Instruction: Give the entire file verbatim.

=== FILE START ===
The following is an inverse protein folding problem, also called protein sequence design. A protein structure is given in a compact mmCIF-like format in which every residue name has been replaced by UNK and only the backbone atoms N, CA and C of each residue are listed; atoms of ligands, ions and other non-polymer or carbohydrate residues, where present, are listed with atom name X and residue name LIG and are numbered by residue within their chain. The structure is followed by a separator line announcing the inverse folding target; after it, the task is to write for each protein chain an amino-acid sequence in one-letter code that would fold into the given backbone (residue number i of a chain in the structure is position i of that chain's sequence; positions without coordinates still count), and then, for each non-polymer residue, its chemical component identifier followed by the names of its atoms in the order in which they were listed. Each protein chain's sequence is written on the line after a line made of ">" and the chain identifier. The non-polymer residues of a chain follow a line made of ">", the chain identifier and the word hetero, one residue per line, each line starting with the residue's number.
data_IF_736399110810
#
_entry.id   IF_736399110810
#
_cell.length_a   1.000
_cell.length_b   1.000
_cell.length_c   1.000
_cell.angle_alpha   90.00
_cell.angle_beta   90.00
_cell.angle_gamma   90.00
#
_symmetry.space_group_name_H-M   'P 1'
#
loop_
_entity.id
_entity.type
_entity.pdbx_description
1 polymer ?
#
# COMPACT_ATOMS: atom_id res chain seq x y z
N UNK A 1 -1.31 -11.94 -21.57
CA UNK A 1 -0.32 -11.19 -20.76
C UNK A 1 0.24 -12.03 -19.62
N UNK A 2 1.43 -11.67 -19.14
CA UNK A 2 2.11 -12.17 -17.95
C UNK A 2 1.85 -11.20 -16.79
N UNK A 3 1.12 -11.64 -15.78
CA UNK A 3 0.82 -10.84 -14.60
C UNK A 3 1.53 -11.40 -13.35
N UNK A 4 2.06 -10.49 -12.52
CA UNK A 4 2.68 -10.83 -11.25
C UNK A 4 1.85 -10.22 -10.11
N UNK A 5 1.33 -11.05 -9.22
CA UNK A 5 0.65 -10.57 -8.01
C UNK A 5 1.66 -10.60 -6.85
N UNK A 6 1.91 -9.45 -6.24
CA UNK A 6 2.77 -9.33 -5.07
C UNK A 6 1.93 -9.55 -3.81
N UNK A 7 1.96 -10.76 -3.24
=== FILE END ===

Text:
The following is an inverse protein folding problem, also called protein sequence design. A protein structure is given in a compact mmCIF-like format in which every residue name has been replaced by UNK and only the backbone atoms N, CA and C of each residue are listed; atoms of ligands, ions and other non-polymer or carbohydrate residues, where present, are listed with atom name X and residue name LIG and are numbered by residue within their chain. The structure is followed by a separator line announcing the inverse folding target; after it, the task is to write for each protein chain an amino-acid sequence in one-letter code that would fold into the given backbone (residue number i of a chain in the structure is position i of that chain's sequence; positions without coordinates still count), and then, for each non-polymer residue, its chemical component identifier followed by the names of its atoms in the order in which they were listed. Each protein chain's sequence is written on the line after a line made of ">" and the chain identifier. The non-polymer residues of a chain follow a line made of ">", the chain identifier and the word hetero, one residue per line, each line starting with the residue's number.
data_IF_736399110810
#
_entry.id   IF_736399110810
#
_cell.length_a   1.000
_cell.length_b   1.000
_cell.length_c   1.000
_cell.angle_alpha   90.00
_cell.angle_beta   90.00
_cell.angle_gamma   90.00
#
_symmetry.space_group_name_H-M   'P 1'
#
loop_
_entity.id
_entity.type
_entity.pdbx_description
1 polymer ?
#
# COMPACT_ATOMS: atom_id res chain seq x y z
N UNK A 1 -1.31 -11.94 -21.57
CA UNK A 1 -0.32 -11.19 -20.76
C UNK A 1 0.24 -12.03 -19.62
N UNK A 2 1.43 -11.67 -19.14
CA UNK A 2 2.11 -12.17 -17.95
C UNK A 2 1.85 -11.20 -16.79
N UNK A 3 1.12 -11.64 -15.78
CA UNK A 3 0.82 -10.84 -14.60
C UNK A 3 1.53 -11.40 -13.35
N UNK A 4 2.06 -10.49 -12.52
CA UNK A 4 2.68 -10.83 -11.25
C UNK A 4 1.85 -10.22 -10.11
N UNK A 5 1.33 -11.05 -9.22
CA UNK A 5 0.65 -10.57 -8.01
C UNK A 5 1.66 -10.60 -6.85
N UNK A 6 1.91 -9.45 -6.24
CA UNK A 6 2.77 -9.33 -5.07
C UNK A 6 1.93 -9.55 -3.81
N UNK A 7 1.96 -10.76 -3.24